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Ingram, Orrin Henry, 1830-1918 / Autobiography, Orrin Henry Ingram : May, 1830--December, 1912
(1912)

Remained with the Gilmores,   pp. 36-37 PDF (423.5 KB)


Page 36


AUTOBIOGRAPHY
   I left Toronto on the Great Western road, running from
Toronto to Windsor, opposite Detroit, and as I remember the
next train we met after leaving Toronto went through a bridge,
causing such a great loss of life as to make it one of the worst
accidents in this country at that time. I spent a day or two
in Grand Rapids looking over the opportunity for lumbering
and went from there to New Ago, by stage, and spent a day or
two there. Found a man in New Ago from Glens Falls, N. Y.,
whom I had known. From there I went to Kalamazoo, took
the Michigan Central back to Detroit, the Great Western to
Niagara Falls, the New York Central to Rome, and from Rome
to Ogdensburg by stage, and from Prescott, across the river
from Ogdensberg to Ottawa by stage, reaching home after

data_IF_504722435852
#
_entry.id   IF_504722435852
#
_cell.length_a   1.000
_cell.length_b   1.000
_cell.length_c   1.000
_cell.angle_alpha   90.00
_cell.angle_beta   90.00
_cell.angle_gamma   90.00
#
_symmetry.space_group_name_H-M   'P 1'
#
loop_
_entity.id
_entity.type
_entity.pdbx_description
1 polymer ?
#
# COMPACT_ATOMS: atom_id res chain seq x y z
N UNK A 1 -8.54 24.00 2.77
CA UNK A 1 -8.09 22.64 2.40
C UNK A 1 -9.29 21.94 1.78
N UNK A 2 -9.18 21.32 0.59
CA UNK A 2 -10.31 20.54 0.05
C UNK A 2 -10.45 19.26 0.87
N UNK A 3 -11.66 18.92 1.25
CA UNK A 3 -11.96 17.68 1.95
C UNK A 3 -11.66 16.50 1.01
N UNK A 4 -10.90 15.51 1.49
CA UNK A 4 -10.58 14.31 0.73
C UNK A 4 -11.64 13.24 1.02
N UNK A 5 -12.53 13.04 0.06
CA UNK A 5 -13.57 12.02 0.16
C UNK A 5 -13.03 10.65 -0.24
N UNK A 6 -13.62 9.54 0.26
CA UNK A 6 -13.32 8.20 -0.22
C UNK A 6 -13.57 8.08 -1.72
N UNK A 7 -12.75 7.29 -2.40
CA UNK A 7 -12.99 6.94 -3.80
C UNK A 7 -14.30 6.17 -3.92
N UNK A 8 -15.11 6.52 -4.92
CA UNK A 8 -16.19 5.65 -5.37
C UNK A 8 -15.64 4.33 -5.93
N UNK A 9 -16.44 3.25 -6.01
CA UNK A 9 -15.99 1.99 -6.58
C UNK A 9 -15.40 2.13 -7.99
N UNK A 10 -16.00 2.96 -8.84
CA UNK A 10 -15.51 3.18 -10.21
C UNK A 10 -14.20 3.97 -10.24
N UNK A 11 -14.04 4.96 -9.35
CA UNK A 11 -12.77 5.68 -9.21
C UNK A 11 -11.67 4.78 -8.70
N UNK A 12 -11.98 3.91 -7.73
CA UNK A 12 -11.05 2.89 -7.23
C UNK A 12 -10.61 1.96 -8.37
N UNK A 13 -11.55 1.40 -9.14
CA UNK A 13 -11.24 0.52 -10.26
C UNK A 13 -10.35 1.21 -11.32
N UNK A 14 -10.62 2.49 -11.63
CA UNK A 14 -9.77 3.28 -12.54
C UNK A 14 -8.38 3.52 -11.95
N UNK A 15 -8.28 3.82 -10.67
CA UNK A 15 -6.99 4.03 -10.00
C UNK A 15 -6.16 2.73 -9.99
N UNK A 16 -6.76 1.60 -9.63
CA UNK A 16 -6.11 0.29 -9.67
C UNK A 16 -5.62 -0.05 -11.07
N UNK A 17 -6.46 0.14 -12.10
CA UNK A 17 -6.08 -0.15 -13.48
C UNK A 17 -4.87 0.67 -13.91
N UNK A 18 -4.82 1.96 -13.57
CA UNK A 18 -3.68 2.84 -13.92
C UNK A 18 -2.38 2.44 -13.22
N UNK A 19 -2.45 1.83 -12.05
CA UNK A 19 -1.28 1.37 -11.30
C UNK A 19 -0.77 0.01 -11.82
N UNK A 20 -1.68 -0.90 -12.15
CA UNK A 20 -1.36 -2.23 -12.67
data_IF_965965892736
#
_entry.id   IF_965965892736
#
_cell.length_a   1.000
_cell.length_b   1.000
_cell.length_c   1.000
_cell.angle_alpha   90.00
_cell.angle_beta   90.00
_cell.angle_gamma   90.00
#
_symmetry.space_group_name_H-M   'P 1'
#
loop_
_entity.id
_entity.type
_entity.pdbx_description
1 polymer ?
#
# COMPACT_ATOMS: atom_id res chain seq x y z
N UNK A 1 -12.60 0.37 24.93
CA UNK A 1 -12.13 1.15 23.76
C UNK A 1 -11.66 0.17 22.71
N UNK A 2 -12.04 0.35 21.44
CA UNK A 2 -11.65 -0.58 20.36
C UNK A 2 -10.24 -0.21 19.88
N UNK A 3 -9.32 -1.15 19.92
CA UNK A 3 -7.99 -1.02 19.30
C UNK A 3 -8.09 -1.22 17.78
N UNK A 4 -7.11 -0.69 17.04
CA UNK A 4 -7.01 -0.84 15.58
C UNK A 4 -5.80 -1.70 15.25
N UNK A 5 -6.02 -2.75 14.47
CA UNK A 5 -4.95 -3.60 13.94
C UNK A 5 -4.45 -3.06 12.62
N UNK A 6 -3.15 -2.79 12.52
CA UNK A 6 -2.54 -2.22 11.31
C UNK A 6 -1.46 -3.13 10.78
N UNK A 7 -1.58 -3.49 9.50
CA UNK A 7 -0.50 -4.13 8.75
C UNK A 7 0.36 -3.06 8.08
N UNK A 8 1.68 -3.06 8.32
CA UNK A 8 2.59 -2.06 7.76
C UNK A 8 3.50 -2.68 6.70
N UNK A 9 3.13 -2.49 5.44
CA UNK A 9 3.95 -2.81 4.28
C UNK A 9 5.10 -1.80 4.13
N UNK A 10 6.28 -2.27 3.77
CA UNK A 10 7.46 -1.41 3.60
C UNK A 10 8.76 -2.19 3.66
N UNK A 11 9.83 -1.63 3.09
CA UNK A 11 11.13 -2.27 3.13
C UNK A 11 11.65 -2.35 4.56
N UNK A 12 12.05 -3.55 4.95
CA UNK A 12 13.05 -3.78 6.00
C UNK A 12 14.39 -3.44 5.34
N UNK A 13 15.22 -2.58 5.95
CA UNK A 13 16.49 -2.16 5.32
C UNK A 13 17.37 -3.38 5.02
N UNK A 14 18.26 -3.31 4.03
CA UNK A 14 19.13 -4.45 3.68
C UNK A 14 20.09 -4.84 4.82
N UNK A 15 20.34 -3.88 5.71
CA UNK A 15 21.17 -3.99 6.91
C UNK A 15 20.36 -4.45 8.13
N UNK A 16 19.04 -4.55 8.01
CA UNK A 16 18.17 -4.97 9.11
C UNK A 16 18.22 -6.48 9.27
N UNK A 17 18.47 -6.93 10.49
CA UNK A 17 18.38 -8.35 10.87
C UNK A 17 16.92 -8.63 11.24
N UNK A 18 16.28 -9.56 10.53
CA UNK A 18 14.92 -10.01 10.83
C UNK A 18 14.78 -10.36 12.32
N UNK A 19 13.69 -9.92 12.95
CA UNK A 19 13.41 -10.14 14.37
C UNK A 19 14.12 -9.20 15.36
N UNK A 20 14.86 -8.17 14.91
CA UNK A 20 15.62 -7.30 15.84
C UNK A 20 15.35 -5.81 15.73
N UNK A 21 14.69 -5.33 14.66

an absence of about three weeks. I had kept your mother ad-
vised by telegraph when I could, and by letter, but she, of
eourse, as she always did, worried a good deal while I was
away. After a day's rest I resumed work at the Gatineau mills,
satisfied that before attempting to go into the lumbering busi-
ness in Michigan I ought to have more money than I had or
knew where I could get it, and that I had better stick to my sal-
ary, which had been increased £1,500 a year, making $6,000.
           REMAINED WITH THE GILMORES
   One of the things I did in my second year with the Gilmores
was to make what became a celebrated gang-edger. I had
learned the necessity for a different method of edging lumber
than by running it through on a small table and taking off one
edging, then pulling the table back by hand and turning three
inch plank over and taking off another edging. I conceived
the idea, that, by having one moveable saw on a steel arbor,
we eould just as well have a rack or pinion on that table and
drive it through by power, taking off both edgings at the same
time. I got a millwright named Booth (now one of the largest
lumbermen in Canada), to make for me a modeL He did most
of the work at night, in a small back room, where he had a
bench and lamps. He and I made the model. On showing it
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